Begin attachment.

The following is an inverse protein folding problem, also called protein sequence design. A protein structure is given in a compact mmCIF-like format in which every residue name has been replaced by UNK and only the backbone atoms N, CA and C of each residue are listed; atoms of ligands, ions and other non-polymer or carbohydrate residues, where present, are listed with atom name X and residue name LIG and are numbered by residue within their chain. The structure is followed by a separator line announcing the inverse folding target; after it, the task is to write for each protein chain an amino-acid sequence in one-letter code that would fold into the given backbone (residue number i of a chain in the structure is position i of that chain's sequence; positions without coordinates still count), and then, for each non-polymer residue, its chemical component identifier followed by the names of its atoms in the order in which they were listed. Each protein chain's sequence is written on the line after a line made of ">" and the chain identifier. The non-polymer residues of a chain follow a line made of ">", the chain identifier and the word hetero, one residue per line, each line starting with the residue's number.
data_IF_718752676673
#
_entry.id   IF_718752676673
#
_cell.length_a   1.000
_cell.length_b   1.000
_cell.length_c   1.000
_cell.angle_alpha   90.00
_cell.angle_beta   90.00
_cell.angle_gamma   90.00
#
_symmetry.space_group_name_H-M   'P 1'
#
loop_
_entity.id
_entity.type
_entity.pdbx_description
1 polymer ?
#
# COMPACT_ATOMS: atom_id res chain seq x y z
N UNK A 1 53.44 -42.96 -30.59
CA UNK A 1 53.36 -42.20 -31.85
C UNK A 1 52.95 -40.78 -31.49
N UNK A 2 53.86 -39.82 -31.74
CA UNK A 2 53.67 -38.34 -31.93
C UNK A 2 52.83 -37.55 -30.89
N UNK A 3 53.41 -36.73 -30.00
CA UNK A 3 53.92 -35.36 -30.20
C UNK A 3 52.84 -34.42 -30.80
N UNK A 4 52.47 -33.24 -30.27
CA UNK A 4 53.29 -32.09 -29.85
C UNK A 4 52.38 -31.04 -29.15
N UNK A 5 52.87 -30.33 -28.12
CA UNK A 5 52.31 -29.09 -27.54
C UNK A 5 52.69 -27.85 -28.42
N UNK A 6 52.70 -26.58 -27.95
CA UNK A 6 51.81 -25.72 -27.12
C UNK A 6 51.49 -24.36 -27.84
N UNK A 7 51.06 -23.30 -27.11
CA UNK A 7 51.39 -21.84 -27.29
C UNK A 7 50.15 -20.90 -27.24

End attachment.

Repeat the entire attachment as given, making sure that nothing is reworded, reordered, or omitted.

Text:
The following is an inverse protein folding problem, also called protein sequence design. A protein structure is given in a compact mmCIF-like format in which every residue name has been replaced by UNK and only the backbone atoms N, CA and C of each residue are listed; atoms of ligands, ions and other non-polymer or carbohydrate residues, where present, are listed with atom name X and residue name LIG and are numbered by residue within their chain. The structure is followed by a separator line announcing the inverse folding target; after it, the task is to write for each protein chain an amino-acid sequence in one-letter code that would fold into the given backbone (residue number i of a chain in the structure is position i of that chain's sequence; positions without coordinates still count), and then, for each non-polymer residue, its chemical component identifier followed by the names of its atoms in the order in which they were listed. Each protein chain's sequence is written on the line after a line made of ">" and the chain identifier. The non-polymer residues of a chain follow a line made of ">", the chain identifier and the word hetero, one residue per line, each line starting with the residue's number.
data_IF_718752676673
#
_entry.id   IF_718752676673
#
_cell.length_a   1.000
_cell.length_b   1.000
_cell.length_c   1.000
_cell.angle_alpha   90.00
_cell.angle_beta   90.00
_cell.angle_gamma   90.00
#
_symmetry.space_group_name_H-M   'P 1'
#
loop_
_entity.id
_entity.type
_entity.pdbx_description
1 polymer ?
#
# COMPACT_ATOMS: atom_id res chain seq x y z
N UNK A 1 53.44 -42.96 -30.59
CA UNK A 1 53.36 -42.20 -31.85
C UNK A 1 52.95 -40.78 -31.49
N UNK A 2 53.86 -39.82 -31.74
CA UNK A 2 53.67 -38.34 -31.93
C UNK A 2 52.83 -37.55 -30.89
N UNK A 3 53.41 -36.73 -30.00
CA UNK A 3 53.92 -35.36 -30.20
C UNK A 3 52.84 -34.42 -30.80
N UNK A 4 52.47 -33.24 -30.27
CA UNK A 4 53.29 -32.09 -29.85
C UNK A 4 52.38 -31.04 -29.15
N UNK A 5 52.87 -30.33 -28.12
CA UNK A 5 52.31 -29.09 -27.54
C UNK A 5 52.69 -27.85 -28.42
N UNK A 6 52.70 -26.58 -27.95
CA UNK A 6 51.81 -25.72 -27.12
C UNK A 6 51.49 -24.36 -27.84
N UNK A 7 51.06 -23.30 -27.11
CA UNK A 7 51.39 -21.84 -27.29
C UNK A 7 50.15 -20.90 -27.24